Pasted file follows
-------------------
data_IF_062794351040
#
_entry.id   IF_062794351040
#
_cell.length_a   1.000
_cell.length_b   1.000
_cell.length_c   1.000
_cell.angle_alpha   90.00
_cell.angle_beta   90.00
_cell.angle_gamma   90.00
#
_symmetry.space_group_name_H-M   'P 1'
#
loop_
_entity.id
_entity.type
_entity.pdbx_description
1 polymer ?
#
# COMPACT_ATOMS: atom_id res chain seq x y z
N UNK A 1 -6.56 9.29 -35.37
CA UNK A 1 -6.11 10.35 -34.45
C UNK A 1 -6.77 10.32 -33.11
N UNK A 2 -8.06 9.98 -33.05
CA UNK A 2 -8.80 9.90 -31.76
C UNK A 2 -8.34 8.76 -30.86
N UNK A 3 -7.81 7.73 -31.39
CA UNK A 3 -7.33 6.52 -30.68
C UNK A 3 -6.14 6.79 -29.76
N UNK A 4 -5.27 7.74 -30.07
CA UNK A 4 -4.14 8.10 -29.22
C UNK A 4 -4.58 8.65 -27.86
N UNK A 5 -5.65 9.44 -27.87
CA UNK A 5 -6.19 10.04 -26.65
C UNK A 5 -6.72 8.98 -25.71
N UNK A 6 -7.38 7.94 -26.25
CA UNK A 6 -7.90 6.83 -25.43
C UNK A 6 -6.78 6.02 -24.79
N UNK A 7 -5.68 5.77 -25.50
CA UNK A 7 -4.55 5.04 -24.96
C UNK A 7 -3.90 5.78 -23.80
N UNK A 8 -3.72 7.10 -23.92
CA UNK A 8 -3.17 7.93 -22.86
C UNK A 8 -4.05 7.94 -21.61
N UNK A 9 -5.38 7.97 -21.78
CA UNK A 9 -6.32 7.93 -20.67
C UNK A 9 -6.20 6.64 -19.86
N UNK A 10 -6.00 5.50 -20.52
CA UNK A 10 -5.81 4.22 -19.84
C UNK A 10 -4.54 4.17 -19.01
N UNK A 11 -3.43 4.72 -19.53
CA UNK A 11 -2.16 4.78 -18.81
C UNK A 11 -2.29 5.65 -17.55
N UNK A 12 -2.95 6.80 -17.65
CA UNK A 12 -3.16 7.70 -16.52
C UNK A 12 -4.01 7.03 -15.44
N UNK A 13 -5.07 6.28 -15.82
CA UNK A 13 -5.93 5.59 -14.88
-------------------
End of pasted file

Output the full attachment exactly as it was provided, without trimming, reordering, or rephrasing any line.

data_IF_062794351040
#
_entry.id   IF_062794351040
#
_cell.length_a   1.000
_cell.length_b   1.000
_cell.length_c   1.000
_cell.angle_alpha   90.00
_cell.angle_beta   90.00
_cell.angle_gamma   90.00
#
_symmetry.space_group_name_H-M   'P 1'
#
loop_
_entity.id
_entity.type
_entity.pdbx_description
1 polymer ?
#
# COMPACT_ATOMS: atom_id res chain seq x y z
N UNK A 1 -6.56 9.29 -35.37
CA UNK A 1 -6.11 10.35 -34.45
C UNK A 1 -6.77 10.32 -33.11
N UNK A 2 -8.06 9.98 -33.05
CA UNK A 2 -8.80 9.90 -31.76
C UNK A 2 -8.34 8.76 -30.86
N UNK A 3 -7.81 7.73 -31.39
CA UNK A 3 -7.33 6.52 -30.68
C UNK A 3 -6.14 6.79 -29.76
N UNK A 4 -5.27 7.74 -30.07
CA UNK A 4 -4.14 8.10 -29.22
C UNK A 4 -4.58 8.65 -27.86
N UNK A 5 -5.65 9.44 -27.87
CA UNK A 5 -6.19 10.04 -26.65
C UNK A 5 -6.72 8.98 -25.71
N UNK A 6 -7.38 7.94 -26.25
CA UNK A 6 -7.90 6.83 -25.43
C UNK A 6 -6.78 6.02 -24.79
N UNK A 7 -5.68 5.77 -25.50
CA UNK A 7 -4.55 5.04 -24.96
C UNK A 7 -3.90 5.78 -23.80
N UNK A 8 -3.72 7.10 -23.92
CA UNK A 8 -3.17 7.93 -22.86
C UNK A 8 -4.05 7.94 -21.61
N UNK A 9 -5.38 7.97 -21.78
CA UNK A 9 -6.32 7.93 -20.67
C UNK A 9 -6.20 6.64 -19.86
N UNK A 10 -6.00 5.50 -20.52
CA UNK A 10 -5.81 4.22 -19.84
C UNK A 10 -4.54 4.17 -19.01
N UNK A 11 -3.43 4.72 -19.53
CA UNK A 11 -2.16 4.78 -18.81
C UNK A 11 -2.29 5.65 -17.55
N UNK A 12 -2.95 6.80 -17.65
CA UNK A 12 -3.16 7.70 -16.52
C UNK A 12 -4.01 7.03 -15.44
N UNK A 13 -5.07 6.28 -15.82
CA UNK A 13 -5.93 5.59 -14.88